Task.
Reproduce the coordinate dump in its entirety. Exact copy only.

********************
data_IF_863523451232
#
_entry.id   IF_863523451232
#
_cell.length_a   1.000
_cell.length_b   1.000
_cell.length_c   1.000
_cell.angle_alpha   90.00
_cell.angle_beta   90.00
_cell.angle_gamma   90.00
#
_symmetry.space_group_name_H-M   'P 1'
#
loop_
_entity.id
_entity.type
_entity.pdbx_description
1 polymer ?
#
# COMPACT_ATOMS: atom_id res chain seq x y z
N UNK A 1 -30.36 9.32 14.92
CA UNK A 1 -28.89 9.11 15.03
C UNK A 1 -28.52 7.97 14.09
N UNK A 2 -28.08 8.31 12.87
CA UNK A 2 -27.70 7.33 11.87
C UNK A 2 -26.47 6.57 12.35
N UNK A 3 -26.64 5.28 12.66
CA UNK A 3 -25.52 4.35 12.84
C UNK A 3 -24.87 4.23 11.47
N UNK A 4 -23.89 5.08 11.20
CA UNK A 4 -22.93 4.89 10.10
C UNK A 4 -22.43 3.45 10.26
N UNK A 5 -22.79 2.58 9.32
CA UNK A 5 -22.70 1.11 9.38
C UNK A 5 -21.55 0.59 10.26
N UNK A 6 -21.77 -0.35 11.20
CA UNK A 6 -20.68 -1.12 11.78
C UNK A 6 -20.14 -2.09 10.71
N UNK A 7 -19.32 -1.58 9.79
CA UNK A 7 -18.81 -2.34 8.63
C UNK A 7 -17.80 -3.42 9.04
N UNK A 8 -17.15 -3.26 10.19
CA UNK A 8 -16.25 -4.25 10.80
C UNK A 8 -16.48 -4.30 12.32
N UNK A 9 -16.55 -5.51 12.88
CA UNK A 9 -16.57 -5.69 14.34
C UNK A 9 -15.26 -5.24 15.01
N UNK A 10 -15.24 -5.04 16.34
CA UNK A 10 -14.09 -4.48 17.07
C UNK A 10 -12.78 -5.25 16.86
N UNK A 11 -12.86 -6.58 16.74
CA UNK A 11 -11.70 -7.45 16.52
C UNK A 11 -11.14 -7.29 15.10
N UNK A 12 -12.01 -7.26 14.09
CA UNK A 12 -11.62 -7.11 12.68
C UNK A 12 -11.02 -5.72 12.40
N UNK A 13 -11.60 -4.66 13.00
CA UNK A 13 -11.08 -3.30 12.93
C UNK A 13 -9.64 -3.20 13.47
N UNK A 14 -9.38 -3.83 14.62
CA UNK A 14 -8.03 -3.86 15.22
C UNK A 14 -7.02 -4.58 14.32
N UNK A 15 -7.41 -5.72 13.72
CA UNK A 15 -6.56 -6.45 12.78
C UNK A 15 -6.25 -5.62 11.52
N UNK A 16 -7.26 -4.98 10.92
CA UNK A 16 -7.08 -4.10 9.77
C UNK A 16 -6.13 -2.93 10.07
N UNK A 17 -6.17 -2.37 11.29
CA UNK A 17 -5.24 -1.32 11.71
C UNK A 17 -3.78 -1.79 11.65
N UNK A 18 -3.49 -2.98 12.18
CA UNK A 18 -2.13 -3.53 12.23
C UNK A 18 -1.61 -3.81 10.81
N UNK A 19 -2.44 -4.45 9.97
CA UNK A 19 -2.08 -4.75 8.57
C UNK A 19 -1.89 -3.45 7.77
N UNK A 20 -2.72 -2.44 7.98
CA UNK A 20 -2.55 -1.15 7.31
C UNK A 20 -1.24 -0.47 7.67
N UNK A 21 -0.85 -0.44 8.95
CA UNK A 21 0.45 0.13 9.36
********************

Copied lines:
data_IF_863523451232
#
_entry.id   IF_863523451232
#
_cell.length_a   1.000
_cell.length_b   1.000
_cell.length_c   1.000
_cell.angle_alpha   90.00
_cell.angle_beta   90.00
_cell.angle_gamma   90.00
#
_symmetry.space_group_name_H-M   'P 1'
#
loop_
_entity.id
_entity.type
_entity.pdbx_description
1 polymer ?
#
# COMPACT_ATOMS: atom_id res chain seq x y z
N UNK A 1 -30.36 9.32 14.92
CA UNK A 1 -28.89 9.11 15.03
C UNK A 1 -28.52 7.97 14.09
N UNK A 2 -28.08 8.31 12.87
CA UNK A 2 -27.70 7.33 11.87
C UNK A 2 -26.47 6.57 12.35
N UNK A 3 -26.64 5.28 12.66
CA UNK A 3 -25.52 4.35 12.84
C UNK A 3 -24.87 4.23 11.47
N UNK A 4 -23.89 5.08 11.20
CA UNK A 4 -22.93 4.89 10.10
C UNK A 4 -22.43 3.45 10.26
N UNK A 5 -22.79 2.58 9.32
CA UNK A 5 -22.70 1.11 9.38
C UNK A 5 -21.55 0.59 10.26
N UNK A 6 -21.77 -0.35 11.20
CA UNK A 6 -20.68 -1.12 11.78
C UNK A 6 -20.14 -2.09 10.71
N UNK A 7 -19.32 -1.58 9.79
CA UNK A 7 -18.81 -2.34 8.63
C UNK A 7 -17.80 -3.42 9.04
N UNK A 8 -17.15 -3.26 10.19
CA UNK A 8 -16.25 -4.25 10.80
C UNK A 8 -16.48 -4.30 12.32
N UNK A 9 -16.55 -5.51 12.88
CA UNK A 9 -16.57 -5.69 14.34
C UNK A 9 -15.26 -5.24 15.01
N UNK A 10 -15.24 -5.04 16.34
CA UNK A 10 -14.09 -4.48 17.07
C UNK A 10 -12.78 -5.25 16.86
N UNK A 11 -12.86 -6.58 16.74
CA UNK A 11 -11.70 -7.45 16.52
C UNK A 11 -11.14 -7.29 15.10
N UNK A 12 -12.01 -7.26 14.09
CA UNK A 12 -11.62 -7.11 12.68
C UNK A 12 -11.02 -5.72 12.40
N UNK A 13 -11.60 -4.66 13.00
CA UNK A 13 -11.08 -3.30 12.93
C UNK A 13 -9.64 -3.20 13.47
N UNK A 14 -9.38 -3.83 14.62
CA UNK A 14 -8.03 -3.86 15.22
C UNK A 14 -7.02 -4.58 14.32
N UNK A 15 -7.41 -5.72 13.72
CA UNK A 15 -6.56 -6.45 12.78
C UNK A 15 -6.25 -5.62 11.52
N UNK A 16 -7.26 -4.98 10.92
CA UNK A 16 -7.08 -4.10 9.77
C UNK A 16 -6.13 -2.93 10.07
N UNK A 17 -6.17 -2.37 11.29
CA UNK A 17 -5.24 -1.32 11.71
C UNK A 17 -3.78 -1.79 11.65
N UNK A 18 -3.49 -2.98 12.18
CA UNK A 18 -2.13 -3.53 12.23
C UNK A 18 -1.61 -3.81 10.81
N UNK A 19 -2.44 -4.45 9.97
CA UNK A 19 -2.08 -4.75 8.57
C UNK A 19 -1.89 -3.45 7.77
N UNK A 20 -2.72 -2.44 7.98
CA UNK A 20 -2.55 -1.15 7.31
C UNK A 20 -1.24 -0.47 7.67
N UNK A 21 -0.85 -0.44 8.95
CA UNK A 21 0.45 0.13 9.36